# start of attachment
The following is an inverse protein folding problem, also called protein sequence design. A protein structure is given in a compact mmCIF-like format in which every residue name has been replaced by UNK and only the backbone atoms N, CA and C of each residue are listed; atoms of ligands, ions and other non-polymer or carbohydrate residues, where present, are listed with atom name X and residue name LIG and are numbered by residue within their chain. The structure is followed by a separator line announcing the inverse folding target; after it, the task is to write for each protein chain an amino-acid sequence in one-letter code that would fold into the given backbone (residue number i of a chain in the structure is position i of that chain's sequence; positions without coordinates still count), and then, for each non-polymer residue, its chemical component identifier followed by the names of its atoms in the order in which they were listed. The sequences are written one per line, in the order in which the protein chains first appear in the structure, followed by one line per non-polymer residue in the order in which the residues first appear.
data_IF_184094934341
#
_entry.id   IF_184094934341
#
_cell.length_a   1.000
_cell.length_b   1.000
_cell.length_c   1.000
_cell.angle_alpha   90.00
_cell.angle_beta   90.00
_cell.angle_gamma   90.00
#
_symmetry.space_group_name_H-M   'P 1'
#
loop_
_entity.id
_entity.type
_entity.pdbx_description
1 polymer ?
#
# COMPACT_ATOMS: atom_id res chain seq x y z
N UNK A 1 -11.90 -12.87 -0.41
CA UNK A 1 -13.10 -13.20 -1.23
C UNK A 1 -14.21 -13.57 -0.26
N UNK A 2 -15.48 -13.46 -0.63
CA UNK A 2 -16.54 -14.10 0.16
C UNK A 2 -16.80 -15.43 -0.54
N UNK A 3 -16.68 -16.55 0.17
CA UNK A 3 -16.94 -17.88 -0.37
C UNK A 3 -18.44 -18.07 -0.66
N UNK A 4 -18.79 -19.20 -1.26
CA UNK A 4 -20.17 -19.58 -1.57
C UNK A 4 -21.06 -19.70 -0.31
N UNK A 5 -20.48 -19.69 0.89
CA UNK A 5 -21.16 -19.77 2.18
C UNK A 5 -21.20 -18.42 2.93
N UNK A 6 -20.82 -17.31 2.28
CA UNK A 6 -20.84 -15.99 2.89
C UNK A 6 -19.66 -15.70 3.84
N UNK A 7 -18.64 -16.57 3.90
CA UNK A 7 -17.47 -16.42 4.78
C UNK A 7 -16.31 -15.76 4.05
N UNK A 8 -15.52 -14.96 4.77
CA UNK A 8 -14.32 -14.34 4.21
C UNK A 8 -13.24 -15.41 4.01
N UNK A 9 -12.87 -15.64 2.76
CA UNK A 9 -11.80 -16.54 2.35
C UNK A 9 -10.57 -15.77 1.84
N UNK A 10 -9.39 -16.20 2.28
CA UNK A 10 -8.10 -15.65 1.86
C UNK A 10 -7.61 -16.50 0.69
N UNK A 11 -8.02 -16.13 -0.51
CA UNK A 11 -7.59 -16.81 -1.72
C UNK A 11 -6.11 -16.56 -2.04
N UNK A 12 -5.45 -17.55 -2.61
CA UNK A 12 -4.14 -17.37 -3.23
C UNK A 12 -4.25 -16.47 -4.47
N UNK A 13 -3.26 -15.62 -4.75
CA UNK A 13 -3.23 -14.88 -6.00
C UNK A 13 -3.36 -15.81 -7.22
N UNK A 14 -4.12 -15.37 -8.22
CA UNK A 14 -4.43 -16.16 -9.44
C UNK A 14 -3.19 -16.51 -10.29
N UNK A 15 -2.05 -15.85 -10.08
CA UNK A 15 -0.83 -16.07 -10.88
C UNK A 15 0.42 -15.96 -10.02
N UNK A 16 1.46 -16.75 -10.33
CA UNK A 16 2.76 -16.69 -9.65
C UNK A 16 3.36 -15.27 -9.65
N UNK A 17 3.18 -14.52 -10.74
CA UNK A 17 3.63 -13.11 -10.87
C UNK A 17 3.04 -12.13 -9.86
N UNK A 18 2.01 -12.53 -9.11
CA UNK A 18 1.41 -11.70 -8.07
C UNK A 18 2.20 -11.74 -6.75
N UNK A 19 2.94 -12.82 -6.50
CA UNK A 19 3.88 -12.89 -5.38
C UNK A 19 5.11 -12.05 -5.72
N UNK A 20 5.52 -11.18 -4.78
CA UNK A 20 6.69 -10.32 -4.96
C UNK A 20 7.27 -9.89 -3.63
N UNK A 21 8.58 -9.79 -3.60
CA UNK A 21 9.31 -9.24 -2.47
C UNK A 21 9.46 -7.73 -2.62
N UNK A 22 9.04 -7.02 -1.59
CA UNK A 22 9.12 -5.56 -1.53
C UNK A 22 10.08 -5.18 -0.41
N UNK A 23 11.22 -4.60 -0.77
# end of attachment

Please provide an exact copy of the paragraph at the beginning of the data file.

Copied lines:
The following is an inverse protein folding problem, also called protein sequence design. A protein structure is given in a compact mmCIF-like format in which every residue name has been replaced by UNK and only the backbone atoms N, CA and C of each residue are listed; atoms of ligands, ions and other non-polymer or carbohydrate residues, where present, are listed with atom name X and residue name LIG and are numbered by residue within their chain. The structure is followed by a separator line announcing the inverse folding target; after it, the task is to write for each protein chain an amino-acid sequence in one-letter code that would fold into the given backbone (residue number i of a chain in the structure is position i of that chain's sequence; positions without coordinates still count), and then, for each non-polymer residue, its chemical component identifier followed by the names of its atoms in the order in which they were listed. The sequences are written one per line, in the order in which the protein chains first appear in the structure, followed by one line per non-polymer residue in the order in which the residues first appear.